Report •

January 11, 2005 at 16:39:19

Also note that WEXTRACT.EXE is not found on my Win98 PC.
Nor do I find it on my Win98 CD.


Report •

January 11, 2005 at 22:11:31

wextract is not part of 98se.

So I guess the answer to the OP is: delete the icon if you like.

Beyond that...

Yes, the files inside a 98 CAB are not compressed. Oddly, the uninstalled files for 2k/xp (and maybe NT4) and DOS 6.22 are compressed.

One indicator is that uncompressed files will have the form:


while compressed files will have the form:


98se, and maybe all 9x, comes with a command line extractor: extract.exe, which is kind of a clunker.

This batch makes it much easier to use:

for %%C in (*.cab) do extract /y %%C %1

What I would like to know is a way to add a files to a CAB.




If at first you don't succeed, you're about average.

Report •

January 12, 2005 at 00:33:35

Thanks to all of you. Even though I have worked with computers since the seventies, I'm no computer wizard. I don't know which files resides in wextract.exe, and I don't know how to replace corrupted files and when.
I think it's best for me to have this file at hand though, as I understand that it is full of useful software. Thanks much for useful information.

Report •

January 12, 2005 at 01:11:16

I suspect what is going on here is that Kjell is looking at the DCOM98 install package and noting that it's properties show that it is a Wextract.exe self extracting executable even though he fails to spot or mention the self extracting part? Take a properties look at any MS update, it will show the same type of info. These packages are made with iexpress which uses wextract to splice itself onto the compressed installation files which is part and parcel the update itself. Thus it's properties include the wextract.exe file tag.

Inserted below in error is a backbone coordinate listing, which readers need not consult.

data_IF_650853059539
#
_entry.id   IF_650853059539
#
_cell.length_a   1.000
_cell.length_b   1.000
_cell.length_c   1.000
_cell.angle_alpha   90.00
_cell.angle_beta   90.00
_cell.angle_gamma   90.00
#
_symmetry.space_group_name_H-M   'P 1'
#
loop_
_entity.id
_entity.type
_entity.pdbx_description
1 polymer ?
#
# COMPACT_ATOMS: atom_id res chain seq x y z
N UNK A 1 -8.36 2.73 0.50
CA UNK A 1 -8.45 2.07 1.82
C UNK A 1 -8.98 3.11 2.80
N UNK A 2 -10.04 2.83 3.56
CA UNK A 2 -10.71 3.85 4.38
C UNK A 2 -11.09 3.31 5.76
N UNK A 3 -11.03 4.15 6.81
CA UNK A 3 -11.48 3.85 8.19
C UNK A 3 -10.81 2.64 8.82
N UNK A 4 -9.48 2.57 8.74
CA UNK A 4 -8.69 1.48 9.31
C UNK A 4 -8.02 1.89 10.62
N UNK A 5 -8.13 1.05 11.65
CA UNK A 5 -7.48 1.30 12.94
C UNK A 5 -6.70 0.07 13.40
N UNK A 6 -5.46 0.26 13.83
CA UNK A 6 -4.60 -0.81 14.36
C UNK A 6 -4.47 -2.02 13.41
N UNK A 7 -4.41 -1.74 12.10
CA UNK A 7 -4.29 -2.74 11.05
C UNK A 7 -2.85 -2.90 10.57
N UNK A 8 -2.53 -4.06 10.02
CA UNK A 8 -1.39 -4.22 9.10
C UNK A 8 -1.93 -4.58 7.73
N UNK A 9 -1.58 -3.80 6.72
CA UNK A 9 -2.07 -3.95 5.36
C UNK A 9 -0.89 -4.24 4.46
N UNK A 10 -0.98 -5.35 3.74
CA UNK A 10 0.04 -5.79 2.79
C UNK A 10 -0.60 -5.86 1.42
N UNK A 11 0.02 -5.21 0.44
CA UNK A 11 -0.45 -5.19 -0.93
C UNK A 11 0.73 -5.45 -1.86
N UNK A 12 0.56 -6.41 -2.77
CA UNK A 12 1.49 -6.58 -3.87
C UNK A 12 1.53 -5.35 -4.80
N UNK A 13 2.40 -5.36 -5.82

Second guess is that Kjell downloaded the DCOM98 self installing package to the default download directory which is the Desktop folder. Kjell probably got that file here. Why, I can't possibly know.

The purpose of DCOM is to assure secure communication between various aspects of the computer. We have ActiveX, Java, VBscript, JavaScript and so many others it boggles the mind - they all need to/can access secure areas that left unguarded, would be a hackers dream come true. DCOM is that guard. (I don't understand it all either, but that's my best take on it)

You can install it if you want to, it won't make much difference since when you install ie 5, you also installed DCOM95 which is pretty much the same critter as DCOM98 anyway. BUT if your current DCOM files are a mess, installing/reinstalling DCOM98 will straighten the mess right out. My advice is that it can't hurt - install it, I did.